Part 2 – The Cost Of 6 Years Of Adult Acne: The Emotional Price Paid

I recently wrote a post after seeing lots of content generated on Instagram for acne awareness month which I titled Part 1 – The Cost of 6 Years of Adult Acne: The Physical Price Paid which of course only tells half the story of having the skin condition which is where this post comes in. Having acne can be an emotional roller-coaster which is something I wanted to address, especially after seeing Instagram posts from the acne positive movement talking more openly and realising I’ve needed this validation for years. I’m keen to create this kind of content as I wish I’d found articles like this when I first developed acne at the age of 20. I’ve listed all the emotions I personally have felt over the years – not all are negative.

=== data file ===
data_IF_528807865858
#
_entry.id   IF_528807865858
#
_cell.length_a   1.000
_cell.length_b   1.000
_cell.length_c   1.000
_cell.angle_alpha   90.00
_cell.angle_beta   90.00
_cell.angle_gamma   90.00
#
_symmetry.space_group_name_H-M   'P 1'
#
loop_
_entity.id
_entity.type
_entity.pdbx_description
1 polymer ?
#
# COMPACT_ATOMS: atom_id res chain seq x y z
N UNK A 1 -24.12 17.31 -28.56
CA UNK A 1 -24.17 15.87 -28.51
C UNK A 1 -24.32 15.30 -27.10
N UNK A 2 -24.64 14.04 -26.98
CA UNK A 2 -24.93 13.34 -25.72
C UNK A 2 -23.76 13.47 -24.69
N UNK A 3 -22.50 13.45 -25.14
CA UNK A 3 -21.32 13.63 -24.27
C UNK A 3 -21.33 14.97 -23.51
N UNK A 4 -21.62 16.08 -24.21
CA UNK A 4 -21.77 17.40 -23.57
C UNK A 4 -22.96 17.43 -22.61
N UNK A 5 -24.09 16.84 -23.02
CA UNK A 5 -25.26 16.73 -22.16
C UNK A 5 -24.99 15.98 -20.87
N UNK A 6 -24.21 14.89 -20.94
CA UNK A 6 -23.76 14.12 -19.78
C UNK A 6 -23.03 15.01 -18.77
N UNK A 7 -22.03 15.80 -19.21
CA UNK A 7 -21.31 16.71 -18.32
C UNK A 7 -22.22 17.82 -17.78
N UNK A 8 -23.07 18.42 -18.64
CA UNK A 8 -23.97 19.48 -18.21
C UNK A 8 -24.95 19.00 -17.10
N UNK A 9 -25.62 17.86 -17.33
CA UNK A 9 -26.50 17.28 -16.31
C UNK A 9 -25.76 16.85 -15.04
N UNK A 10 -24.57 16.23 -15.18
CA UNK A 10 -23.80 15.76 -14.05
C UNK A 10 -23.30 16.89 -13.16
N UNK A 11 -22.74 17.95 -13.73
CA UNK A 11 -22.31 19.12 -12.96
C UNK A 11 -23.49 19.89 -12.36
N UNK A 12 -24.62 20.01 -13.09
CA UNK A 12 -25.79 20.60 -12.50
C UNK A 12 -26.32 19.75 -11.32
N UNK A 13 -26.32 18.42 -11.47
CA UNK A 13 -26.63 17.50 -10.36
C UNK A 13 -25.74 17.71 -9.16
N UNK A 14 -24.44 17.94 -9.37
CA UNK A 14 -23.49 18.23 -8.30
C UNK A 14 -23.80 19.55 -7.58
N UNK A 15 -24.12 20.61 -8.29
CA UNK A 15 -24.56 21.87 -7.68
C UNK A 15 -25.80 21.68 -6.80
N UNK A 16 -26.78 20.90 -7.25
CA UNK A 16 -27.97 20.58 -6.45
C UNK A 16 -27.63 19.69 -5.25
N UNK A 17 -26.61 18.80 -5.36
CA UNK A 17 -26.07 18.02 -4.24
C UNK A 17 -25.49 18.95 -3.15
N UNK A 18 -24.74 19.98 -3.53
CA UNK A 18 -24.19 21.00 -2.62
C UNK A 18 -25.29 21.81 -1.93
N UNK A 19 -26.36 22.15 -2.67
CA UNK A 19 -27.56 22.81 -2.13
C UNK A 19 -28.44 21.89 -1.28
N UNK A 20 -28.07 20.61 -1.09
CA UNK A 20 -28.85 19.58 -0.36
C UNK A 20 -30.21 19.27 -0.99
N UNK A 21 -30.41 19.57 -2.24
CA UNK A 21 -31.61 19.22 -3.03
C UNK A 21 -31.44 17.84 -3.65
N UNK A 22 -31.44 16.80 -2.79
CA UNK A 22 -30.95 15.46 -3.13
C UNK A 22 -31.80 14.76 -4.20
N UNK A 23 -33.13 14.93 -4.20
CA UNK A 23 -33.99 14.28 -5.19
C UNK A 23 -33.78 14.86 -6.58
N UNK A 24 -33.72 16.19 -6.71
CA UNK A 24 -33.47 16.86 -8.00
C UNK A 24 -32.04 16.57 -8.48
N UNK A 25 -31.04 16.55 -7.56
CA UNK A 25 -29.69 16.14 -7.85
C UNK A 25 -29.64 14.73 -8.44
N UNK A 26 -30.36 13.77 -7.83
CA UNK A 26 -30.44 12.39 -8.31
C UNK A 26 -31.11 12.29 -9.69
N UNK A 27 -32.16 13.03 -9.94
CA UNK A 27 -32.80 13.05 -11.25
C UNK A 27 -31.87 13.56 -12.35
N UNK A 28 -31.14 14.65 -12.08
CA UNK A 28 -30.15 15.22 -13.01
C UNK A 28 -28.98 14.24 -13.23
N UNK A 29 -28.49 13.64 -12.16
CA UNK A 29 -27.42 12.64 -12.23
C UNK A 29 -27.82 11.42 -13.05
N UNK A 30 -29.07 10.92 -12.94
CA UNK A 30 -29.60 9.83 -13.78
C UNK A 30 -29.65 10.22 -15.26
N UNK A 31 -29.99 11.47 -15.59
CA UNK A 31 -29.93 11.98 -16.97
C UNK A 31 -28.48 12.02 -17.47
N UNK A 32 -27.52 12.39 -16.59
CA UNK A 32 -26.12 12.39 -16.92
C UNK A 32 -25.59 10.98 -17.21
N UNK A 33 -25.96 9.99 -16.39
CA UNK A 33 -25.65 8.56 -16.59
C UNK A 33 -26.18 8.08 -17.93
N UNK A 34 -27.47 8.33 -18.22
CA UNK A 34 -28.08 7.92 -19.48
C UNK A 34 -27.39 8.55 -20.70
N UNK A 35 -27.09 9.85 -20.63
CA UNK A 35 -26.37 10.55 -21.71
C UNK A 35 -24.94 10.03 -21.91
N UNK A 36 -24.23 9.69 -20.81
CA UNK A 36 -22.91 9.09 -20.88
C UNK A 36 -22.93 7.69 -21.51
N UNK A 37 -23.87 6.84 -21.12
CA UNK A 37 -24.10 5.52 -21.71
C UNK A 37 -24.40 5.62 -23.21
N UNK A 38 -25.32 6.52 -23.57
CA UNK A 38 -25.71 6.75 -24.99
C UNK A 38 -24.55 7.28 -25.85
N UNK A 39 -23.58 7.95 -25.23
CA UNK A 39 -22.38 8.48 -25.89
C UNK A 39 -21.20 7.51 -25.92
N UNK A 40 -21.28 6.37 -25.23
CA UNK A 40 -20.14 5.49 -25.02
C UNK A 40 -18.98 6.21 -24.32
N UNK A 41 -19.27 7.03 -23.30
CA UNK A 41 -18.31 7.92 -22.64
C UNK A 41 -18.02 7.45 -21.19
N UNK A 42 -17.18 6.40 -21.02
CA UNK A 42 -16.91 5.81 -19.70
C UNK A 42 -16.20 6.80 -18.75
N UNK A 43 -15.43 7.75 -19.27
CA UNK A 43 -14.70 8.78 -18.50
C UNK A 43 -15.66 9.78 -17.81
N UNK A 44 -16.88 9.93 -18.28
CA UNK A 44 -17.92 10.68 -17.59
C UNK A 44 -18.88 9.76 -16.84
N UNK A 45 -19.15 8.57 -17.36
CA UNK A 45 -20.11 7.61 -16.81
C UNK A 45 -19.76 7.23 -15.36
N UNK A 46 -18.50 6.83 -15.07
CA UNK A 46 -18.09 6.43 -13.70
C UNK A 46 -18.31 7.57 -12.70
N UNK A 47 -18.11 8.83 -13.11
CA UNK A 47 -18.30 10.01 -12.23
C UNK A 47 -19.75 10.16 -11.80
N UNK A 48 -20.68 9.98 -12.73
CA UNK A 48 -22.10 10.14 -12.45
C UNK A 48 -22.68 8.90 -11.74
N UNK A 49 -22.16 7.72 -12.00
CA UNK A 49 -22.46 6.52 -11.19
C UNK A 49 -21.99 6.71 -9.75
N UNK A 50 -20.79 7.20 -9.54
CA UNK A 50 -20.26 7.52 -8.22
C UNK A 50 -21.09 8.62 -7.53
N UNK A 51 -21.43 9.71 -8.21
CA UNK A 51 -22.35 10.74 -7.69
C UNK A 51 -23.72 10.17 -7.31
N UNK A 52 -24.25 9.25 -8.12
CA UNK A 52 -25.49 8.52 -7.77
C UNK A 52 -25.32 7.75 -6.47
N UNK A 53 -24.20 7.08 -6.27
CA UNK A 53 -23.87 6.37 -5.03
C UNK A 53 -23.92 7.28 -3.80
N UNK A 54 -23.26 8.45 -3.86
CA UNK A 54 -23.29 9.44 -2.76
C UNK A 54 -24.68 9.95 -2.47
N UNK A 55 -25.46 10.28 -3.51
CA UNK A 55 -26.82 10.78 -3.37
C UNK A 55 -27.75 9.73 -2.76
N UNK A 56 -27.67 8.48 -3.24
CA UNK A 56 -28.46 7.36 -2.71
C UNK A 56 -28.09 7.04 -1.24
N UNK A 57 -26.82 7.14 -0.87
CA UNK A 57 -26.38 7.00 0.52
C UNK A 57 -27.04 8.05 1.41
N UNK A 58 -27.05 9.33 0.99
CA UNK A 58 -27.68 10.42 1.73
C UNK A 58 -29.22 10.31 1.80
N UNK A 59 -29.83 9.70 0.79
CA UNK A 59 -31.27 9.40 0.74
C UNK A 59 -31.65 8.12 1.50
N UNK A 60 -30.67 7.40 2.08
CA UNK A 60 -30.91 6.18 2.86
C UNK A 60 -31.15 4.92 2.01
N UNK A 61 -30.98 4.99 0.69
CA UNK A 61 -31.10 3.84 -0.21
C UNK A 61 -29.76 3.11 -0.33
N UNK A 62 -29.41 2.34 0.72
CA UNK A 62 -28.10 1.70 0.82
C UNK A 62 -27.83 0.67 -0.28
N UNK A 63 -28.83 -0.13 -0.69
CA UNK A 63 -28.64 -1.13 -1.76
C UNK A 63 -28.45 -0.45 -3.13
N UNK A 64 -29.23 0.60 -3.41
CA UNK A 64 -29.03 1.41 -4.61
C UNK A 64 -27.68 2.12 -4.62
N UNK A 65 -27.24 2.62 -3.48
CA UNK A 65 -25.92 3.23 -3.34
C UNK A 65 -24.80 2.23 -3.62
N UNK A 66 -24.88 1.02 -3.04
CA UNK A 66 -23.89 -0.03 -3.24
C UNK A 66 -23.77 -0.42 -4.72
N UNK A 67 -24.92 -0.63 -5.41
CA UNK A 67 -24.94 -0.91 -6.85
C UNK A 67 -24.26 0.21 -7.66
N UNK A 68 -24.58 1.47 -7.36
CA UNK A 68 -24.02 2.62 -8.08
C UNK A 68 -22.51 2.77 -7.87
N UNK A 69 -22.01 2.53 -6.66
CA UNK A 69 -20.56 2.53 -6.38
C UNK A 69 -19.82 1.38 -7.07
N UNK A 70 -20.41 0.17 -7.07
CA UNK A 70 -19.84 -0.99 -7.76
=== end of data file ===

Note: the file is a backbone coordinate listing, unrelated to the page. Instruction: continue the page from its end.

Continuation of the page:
The See-Saw Of Hope / Disappointment

With every new product purchase or prescription or diet change or lifestyle adjustment came the feeling of hope thinking maybe this could be “the one” to change my life. It still does. More often than not I didn’t get the clear skin I wanted which has dealt some heavy blows of disappointment. If I count up all the things I’ve tried to clear my skin listed from my Part 1 post (one skincare brand is 1 count which is far less than a real total) I’ve stepped onto this seesaw 39 times. It can be exhausting. 3 or 4 out of the 39 provided notable positive results in the last 6 years. The rest came with feeling let down and like there was even more wrong with me as these “cures” were supposed to work.

Bravery & Determination